Or so he believed. John eventually discovers that the “flashbacks” he had been experiencing weren’t actually from the past at all. Instead, they took place in a possible future, which he had the ability to see. Nearly every horrific thing he had witnessed, including the forced institutionalization of one of his coworkers, could still be stopped, provided that he used his newly discovered ability to change the future.
It was a trick that, unfortunately for Free Radical, could only really be used once. Second Sight didn’t exactly light up the sales charts, which the studio claimed was its rationale behind not making a sequel, but any attempt to build on that specific psychological thriller formula wouldn’t be as successful – players would be expecting the game to trick them in some form, even if it didn’t make use of the same narrative device.
The Master Chief had been the only character fans had controlled in the original Halo: Combat Evolved game, and all signs pointed to this also being the case in Halo 2. After all, with the Covenant arriving to Earth, Bungie was setting the stage for enormous battles that saw Spartan-117 and his UNSC allies fend off waves of aliens, all while trying to preserve what remained of the planet. Rarely had there been an enemy in video games so hell-bent on humanity’s destruction, and the vicious, intelligent “Elite” race were among the most terrifying in the Covenant ranks.
Imagine our surprise when midway through the game, Halo 2 took the focus off of the Master Chief and shifted it to a disgraced Elite warrior known as the Arbiter. For about half of the game, we learn about the internal power struggles within the Covenant, as well as the racism and religious idolatry that turned the alien army into an irrational and destructive force determined to not only destroy humanity, but also itself.
The Halo series has used this perspective-switching technique again in subsequent installments. The Arbiter appears again in Halo 3, and after a Master Chief-only adventure in Halo 4, much of Halo 5 is from the perspective of newcomer Jameson Locke. This design choice has lost some of its luster over the years, but we’ll never forget stepping into the boots of the Arbiter for the first time.
Metal Gear Solid V: The Phantom Pain
Yes, the bait-and-switch in Metal Gear Solid 2 was an impressive twist. Playing as Raiden instead of series star Solid Snake certainly threw fans for a loop, and some of them still haven’t let Hideo Kojima live it down in the following years. But 2015’s Metal Gear Solid V: The Phantom Pain included a twist so monumental, that it not only changed how we viewed the game, but the series as a whole.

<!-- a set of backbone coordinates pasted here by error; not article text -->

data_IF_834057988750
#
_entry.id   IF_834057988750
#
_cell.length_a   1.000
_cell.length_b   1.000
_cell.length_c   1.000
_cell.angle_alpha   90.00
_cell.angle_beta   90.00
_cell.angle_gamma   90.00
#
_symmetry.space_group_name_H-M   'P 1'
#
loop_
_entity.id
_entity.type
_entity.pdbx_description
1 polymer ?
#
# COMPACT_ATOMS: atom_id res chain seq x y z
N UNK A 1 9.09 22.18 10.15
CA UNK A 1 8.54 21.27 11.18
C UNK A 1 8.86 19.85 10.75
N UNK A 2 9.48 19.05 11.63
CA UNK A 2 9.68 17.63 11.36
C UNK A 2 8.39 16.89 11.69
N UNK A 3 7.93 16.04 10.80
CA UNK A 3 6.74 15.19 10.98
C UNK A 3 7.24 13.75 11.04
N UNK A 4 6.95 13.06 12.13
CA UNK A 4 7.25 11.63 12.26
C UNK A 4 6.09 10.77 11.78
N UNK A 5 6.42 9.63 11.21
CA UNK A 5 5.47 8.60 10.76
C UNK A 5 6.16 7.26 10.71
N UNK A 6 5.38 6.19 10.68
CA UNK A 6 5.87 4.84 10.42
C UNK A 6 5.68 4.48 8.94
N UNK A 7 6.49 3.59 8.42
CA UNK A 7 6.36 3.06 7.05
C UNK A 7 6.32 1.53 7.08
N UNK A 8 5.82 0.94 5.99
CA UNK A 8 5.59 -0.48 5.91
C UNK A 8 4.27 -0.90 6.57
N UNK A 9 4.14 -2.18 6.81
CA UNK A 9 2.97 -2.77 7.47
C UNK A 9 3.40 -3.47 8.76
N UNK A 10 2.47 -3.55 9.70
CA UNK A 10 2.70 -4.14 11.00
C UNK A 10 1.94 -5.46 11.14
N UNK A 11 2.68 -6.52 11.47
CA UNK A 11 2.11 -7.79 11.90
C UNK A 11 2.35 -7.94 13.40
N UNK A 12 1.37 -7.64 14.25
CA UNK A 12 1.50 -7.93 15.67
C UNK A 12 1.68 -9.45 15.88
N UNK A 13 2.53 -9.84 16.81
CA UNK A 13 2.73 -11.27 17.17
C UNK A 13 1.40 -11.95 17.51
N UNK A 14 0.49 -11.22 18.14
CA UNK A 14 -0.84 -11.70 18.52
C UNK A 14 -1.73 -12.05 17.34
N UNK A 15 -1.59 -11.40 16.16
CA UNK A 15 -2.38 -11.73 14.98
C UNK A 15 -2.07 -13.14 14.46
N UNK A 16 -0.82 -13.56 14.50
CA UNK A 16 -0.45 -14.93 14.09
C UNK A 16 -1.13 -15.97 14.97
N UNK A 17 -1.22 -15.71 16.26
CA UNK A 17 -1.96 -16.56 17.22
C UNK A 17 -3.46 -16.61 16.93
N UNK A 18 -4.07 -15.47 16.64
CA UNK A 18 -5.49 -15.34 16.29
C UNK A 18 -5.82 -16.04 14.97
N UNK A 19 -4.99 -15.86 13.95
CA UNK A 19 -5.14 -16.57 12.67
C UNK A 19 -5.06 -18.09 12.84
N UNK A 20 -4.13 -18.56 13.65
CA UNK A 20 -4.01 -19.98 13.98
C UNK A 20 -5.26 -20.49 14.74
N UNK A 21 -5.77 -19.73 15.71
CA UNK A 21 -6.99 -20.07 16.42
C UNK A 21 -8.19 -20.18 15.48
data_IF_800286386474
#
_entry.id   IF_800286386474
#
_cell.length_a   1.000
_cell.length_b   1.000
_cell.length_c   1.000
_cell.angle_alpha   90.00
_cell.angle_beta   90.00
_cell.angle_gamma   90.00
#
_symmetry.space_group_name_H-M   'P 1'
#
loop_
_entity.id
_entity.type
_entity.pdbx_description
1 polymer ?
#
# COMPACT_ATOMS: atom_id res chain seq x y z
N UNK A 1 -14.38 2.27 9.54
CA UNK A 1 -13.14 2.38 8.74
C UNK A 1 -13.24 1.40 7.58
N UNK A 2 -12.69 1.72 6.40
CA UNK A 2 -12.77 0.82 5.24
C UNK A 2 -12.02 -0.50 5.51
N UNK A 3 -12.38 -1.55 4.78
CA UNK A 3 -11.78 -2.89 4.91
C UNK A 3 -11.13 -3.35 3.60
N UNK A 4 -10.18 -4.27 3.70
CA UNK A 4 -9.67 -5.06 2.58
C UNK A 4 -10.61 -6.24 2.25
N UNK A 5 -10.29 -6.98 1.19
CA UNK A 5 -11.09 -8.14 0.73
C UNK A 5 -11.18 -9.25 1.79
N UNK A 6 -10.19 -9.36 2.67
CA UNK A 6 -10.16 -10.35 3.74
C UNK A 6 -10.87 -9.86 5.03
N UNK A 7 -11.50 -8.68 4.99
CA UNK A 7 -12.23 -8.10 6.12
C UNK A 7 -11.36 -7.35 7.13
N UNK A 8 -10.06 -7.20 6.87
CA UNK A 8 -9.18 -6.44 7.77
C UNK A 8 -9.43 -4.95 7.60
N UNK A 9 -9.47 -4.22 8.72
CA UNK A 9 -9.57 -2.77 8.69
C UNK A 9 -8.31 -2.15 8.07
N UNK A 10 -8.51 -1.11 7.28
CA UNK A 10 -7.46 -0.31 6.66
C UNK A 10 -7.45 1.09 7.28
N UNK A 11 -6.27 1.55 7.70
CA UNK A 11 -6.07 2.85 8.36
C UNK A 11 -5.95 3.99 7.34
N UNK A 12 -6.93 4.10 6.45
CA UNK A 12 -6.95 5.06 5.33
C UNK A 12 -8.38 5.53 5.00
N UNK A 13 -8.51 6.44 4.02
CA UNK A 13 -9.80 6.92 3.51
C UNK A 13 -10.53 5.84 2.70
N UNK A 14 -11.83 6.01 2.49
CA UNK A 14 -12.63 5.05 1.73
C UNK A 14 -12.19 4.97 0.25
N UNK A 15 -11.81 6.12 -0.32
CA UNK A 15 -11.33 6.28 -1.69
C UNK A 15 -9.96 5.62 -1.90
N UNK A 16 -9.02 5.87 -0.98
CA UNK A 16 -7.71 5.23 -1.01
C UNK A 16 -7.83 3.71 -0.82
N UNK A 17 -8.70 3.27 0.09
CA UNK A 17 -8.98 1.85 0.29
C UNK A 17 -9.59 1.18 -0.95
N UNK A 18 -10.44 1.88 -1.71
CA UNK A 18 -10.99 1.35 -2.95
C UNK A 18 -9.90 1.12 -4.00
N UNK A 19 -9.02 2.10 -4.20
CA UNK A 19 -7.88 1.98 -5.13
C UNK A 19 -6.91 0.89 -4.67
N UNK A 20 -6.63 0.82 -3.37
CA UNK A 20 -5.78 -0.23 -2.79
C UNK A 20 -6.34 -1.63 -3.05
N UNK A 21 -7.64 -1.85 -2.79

The game’s prologue, Metal Gear Solid V: Ground Zeroes, stars Naked Snake – known as “Big Boss” by this point – in a covert operation that ultimately ends with disastrous results. Injured in a helicopter crash, Big Boss is placed in a coma, where he remains for several years. It isn’t until he’s rescued by a bandaged man named “Ishmael” that his mission begins. Building up a massive sovereign mercenary army, Big Boss works to stop the bioterrorist Skull Face, who plans to end nations’ conflict by relying on an extreme form of “Mutually Assured Destruction.”
After suffering personal tragedy and seeing many of his men killed and his own psyche destroyed, Big Boss eventually discovers the truth: He isn’t Big Boss at all, but a medic also present during the Ground Zeroes mission -- the real Big Boss was Ishmael, who was able to continue his own work uninterrupted while the imposter built up his “Diamond Dogs” army. Brainwashed to believe he was the real Big Boss, “Venom Snake” even underwent plastic surgeries to make himself look virtually identical. It’s this character who confronts Solid Snake in the original Metal Gear game, and it explains Big Boss’ peculiar reappearance in the sequel after his supposed death.
Disclaimer : The following article was written freely based on the author's opinion, and it may not necessarily represent Inven Global's editorial stance.